When electrical currents are introduced into the body, ions accumulate at the tissue interfaces and at the cell membranes, creating a charge that is opposite to the charge at the voltage applied at the electrodes. The potential difference that occurs between each electrode and the tissue is created by an electrolytic polarization. This phenomenon occurs in living tissue, and is comparable to a conductor with capacitance.


It is an object of the present invention to provide a method and apparatus for treating infectious skin conditions which provide rapid and effective treatment of the infection.

It is another object of the present invention to provide a method and apparatus for preventing the formation of the Herpes Simplex lesions.

It is a further object of the present invention to provide a method and apparatus for disrupting the Herpes Simplex 1 and 2 virus attack at the cell level.

It is yet a further object of the present invention to stimulate the peripheral nervous system of the human body to alter its physiological processes in the area of the viral attack to disrupt the development of the virus cell as it attempts to infect healthy cells in the human body.

It is a still further object of the present invention to provide a method and apparatus for treating infectious skin conditions such as Herpes Simplex 1 and 2 in which an electrical current is used to radically change the response of healthy cells to the invading virus.

It is yet another object of the present invention to provide a method and apparatus for effective treatment of the Herpes Virus Simplex 1 and 2 by electrical stimulation at the site of a lesion before eruption of the actual lesion.

It is yet a further object of the present invention to provide a method and apparatus for treatment of Herpes Simplex 1 and 2 by electrical stimulation of healthy cells during the pre-lesion symptom phase indicated by tingling and the like to prevent formation of the virus lesions.

In one embodiment of the present invention this is accomplished by applying a low voltage direct current stimulation localized at the pre-lesion site, at the first indication of tingling or other irritating symptoms usual in an attack of Herpes Simplex 1 or 2.


Further objects of the invention, together with additional features contributing thereto and advantages accruing therefrom will be apparent from the following description of a preferred treatment according to the invention and the apparatus shown in the accompanying drawings wherein:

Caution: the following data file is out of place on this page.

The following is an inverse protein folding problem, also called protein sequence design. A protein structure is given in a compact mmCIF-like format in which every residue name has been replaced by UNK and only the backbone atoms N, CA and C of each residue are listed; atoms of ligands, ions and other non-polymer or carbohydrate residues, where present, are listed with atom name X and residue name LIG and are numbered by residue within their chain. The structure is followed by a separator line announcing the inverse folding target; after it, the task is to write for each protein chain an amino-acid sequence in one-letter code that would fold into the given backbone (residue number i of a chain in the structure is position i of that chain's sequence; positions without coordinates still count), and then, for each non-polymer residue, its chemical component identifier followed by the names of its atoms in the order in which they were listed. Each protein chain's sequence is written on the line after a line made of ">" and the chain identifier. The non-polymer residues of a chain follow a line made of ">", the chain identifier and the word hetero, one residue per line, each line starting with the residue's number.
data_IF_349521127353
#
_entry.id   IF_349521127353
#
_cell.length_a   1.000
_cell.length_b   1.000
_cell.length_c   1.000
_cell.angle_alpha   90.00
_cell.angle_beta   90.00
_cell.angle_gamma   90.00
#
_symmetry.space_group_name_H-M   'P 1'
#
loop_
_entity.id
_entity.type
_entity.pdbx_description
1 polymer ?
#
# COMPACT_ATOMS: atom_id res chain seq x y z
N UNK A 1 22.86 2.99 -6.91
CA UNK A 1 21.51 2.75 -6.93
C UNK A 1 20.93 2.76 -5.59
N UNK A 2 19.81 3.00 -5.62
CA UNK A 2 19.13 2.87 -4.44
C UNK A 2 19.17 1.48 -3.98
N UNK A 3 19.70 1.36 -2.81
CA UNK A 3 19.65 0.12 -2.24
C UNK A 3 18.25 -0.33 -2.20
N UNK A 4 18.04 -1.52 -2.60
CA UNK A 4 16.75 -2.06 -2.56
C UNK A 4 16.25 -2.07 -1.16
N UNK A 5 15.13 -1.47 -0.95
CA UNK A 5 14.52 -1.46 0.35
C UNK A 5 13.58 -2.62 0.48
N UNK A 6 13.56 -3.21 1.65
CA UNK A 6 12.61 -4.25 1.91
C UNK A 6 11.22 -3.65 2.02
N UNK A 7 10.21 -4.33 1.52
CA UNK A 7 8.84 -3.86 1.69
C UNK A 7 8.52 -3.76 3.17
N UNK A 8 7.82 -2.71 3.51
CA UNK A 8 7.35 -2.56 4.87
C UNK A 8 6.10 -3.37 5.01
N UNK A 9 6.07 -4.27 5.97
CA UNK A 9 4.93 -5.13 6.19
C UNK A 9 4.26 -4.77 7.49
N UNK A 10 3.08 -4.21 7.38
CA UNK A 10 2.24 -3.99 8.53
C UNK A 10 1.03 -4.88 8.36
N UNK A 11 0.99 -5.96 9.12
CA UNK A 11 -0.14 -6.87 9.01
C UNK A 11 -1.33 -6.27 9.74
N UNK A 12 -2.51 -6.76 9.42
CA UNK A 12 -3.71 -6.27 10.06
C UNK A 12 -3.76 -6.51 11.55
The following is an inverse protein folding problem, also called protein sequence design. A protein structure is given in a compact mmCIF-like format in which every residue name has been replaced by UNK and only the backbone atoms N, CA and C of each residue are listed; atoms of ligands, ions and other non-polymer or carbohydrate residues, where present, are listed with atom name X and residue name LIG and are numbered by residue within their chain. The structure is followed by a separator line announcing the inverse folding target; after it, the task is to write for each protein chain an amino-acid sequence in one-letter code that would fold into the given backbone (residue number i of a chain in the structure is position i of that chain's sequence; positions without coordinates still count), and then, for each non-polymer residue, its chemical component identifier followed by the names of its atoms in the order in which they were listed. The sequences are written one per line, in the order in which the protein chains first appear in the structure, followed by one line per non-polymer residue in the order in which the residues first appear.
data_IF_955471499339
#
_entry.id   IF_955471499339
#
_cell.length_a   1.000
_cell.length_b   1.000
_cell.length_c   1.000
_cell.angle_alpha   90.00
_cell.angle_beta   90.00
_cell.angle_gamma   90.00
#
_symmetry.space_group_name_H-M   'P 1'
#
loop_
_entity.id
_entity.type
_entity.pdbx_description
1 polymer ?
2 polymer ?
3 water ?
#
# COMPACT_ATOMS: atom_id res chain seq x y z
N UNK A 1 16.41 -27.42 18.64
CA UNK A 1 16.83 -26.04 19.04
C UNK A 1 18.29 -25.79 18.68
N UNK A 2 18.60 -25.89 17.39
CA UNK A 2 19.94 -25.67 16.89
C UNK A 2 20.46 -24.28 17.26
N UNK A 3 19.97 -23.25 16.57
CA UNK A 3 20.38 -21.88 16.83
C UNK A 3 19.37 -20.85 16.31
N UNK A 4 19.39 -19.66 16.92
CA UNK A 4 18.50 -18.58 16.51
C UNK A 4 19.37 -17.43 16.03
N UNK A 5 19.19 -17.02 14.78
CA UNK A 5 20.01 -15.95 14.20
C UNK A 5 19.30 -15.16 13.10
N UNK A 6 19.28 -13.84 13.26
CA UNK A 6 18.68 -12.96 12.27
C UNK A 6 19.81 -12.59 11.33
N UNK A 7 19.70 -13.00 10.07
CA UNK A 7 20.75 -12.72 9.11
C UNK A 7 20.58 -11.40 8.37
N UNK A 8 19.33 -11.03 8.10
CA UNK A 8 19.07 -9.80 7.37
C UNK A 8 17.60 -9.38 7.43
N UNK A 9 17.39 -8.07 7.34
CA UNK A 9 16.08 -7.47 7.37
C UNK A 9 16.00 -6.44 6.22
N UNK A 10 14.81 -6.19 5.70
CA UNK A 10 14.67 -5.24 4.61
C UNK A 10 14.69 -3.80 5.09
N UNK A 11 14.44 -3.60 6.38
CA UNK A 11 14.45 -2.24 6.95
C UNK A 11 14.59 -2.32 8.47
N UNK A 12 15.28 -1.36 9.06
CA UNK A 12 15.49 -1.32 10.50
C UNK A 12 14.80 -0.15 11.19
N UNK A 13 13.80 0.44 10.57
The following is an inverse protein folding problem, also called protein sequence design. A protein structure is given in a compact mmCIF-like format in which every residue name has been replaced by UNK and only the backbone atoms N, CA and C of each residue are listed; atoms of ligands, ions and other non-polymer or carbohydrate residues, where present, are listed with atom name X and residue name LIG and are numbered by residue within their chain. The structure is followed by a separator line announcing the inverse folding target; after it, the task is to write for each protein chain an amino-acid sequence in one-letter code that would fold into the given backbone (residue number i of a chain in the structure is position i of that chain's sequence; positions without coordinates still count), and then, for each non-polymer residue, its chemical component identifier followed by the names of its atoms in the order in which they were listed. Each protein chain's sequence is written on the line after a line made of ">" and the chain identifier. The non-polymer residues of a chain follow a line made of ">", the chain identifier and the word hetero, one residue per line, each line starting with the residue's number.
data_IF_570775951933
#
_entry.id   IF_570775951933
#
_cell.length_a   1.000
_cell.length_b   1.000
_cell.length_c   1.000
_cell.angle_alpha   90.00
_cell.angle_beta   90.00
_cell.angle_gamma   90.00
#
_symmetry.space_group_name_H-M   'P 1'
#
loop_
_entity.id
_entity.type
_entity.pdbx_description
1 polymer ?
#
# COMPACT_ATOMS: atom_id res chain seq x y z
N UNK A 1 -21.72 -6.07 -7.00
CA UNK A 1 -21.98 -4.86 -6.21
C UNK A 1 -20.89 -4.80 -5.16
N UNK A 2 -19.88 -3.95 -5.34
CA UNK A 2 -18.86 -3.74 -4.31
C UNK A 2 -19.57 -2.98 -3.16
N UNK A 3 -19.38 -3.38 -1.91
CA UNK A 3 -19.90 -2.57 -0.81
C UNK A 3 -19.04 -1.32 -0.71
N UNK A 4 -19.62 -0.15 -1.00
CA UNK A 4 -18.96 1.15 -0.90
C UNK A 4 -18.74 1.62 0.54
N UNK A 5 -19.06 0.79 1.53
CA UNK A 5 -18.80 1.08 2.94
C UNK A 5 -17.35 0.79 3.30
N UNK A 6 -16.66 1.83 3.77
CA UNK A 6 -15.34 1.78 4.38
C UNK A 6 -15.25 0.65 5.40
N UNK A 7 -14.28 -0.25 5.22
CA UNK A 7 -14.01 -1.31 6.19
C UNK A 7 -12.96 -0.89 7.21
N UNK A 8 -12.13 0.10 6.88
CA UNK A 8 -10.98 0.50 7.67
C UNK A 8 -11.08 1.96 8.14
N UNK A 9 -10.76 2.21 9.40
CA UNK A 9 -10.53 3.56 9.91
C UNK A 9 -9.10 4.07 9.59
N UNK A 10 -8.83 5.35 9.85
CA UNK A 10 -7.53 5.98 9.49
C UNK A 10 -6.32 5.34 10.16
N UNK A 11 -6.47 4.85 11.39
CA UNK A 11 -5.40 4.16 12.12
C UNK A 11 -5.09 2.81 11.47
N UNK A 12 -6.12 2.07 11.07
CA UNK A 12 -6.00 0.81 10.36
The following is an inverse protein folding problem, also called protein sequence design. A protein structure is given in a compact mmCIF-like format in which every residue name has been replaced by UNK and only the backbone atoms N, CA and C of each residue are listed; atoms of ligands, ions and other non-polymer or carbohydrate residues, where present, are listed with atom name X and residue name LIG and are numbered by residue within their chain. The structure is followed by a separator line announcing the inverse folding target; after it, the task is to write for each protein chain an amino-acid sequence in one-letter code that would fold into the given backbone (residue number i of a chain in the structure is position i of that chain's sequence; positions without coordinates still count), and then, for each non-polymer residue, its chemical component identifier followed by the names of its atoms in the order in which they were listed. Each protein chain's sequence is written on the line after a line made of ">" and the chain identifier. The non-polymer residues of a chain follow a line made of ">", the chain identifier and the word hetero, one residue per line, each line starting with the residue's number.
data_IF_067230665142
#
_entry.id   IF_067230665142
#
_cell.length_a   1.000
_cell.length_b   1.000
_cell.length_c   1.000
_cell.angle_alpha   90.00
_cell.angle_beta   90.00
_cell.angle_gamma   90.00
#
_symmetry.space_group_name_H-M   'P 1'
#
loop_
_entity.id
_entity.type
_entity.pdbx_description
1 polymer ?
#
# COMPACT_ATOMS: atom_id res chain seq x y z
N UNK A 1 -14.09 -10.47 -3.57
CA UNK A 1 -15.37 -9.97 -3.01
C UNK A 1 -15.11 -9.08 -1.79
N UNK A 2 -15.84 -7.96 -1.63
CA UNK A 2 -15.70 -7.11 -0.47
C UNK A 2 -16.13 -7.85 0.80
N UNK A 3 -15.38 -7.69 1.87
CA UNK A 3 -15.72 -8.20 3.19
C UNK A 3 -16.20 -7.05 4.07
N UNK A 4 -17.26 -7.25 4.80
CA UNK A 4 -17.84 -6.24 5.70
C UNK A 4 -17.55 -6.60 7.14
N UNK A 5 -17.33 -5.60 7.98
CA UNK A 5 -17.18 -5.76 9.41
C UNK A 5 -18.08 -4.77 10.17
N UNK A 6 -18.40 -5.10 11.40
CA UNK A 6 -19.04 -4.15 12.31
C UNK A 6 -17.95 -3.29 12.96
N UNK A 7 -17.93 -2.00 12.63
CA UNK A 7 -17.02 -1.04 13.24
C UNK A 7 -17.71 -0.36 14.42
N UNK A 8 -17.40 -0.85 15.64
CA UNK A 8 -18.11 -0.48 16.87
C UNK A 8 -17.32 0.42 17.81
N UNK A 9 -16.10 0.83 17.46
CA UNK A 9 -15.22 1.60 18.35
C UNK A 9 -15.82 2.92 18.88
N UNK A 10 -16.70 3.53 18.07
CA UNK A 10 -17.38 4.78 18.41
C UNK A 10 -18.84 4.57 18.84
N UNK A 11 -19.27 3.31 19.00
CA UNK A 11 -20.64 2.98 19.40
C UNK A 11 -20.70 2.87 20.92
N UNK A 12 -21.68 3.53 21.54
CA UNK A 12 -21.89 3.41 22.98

FIG. 1 is a perspective view of a device in accordance with the present invention, and

FIG. 2 is a circuit diagram of the electrical circuit of the device of FIG. 1.


Referring now to FIG. 1, there is shown an electrical stimulator 10, according to the present invention which consists of a housing containing the battery and other electrical components which are connected to the two spaced apart probes 12 and 14 which have electrically conductive metallic end caps 18 and 20 on the ends thereof connected electrically to the battery and other components within the case 10.

These probes typically are spaced apart one-half inch to one-and-a-half inches and extend one-half to one inch from the housing 11 of the stimulator so as to permit easy application to an area of the body where the Herpes Simplex lesions are likely to develop. The housing 11 and the probes, except for the metallic tip are made of an insulating material and are in a configuration that can be readily and easily gripped in the hand of the patient.

Referring now to FIG. 2, the circuit for applying the voltage to the probes is shown and includes a nine volt battery 22 of any conventional type which provides a nine volt dc potential between the two probe tips and has a maximum current output of approximately 30 miliamps. A 330 ohm resistor 24 is placed in series with the battery to one lead to limit the current output to a desired level for cell stimulation as described in more detail herein. Other values may be used as required for a particular stimulation.

The device is used by applying the two metal tips of the probes to the body on either side of the area that contains the lesion or is being irritated as by tingling or pain or other indication of the onset of development of a lesion. The device should be applied as soon as possible after the onset of symptoms and preferably within the first fifteen minutes. The device is held to the skin in the affected area for approximately two to twenty seconds and this process is then repeated hourly for up to eight hours or longer if a lesion actually erupts. In the case where a lesion does develop, the procedure continues until healing. The specific duration and time intervals can be adjusted to best match a particular symptom.

While a battery operated portable device is shown a rectified low voltage from commercial power may be used, particularly in a clinic setting. For some applications, the stimulation may be machine pulsed rather than being physically applied and removed at specific intervals.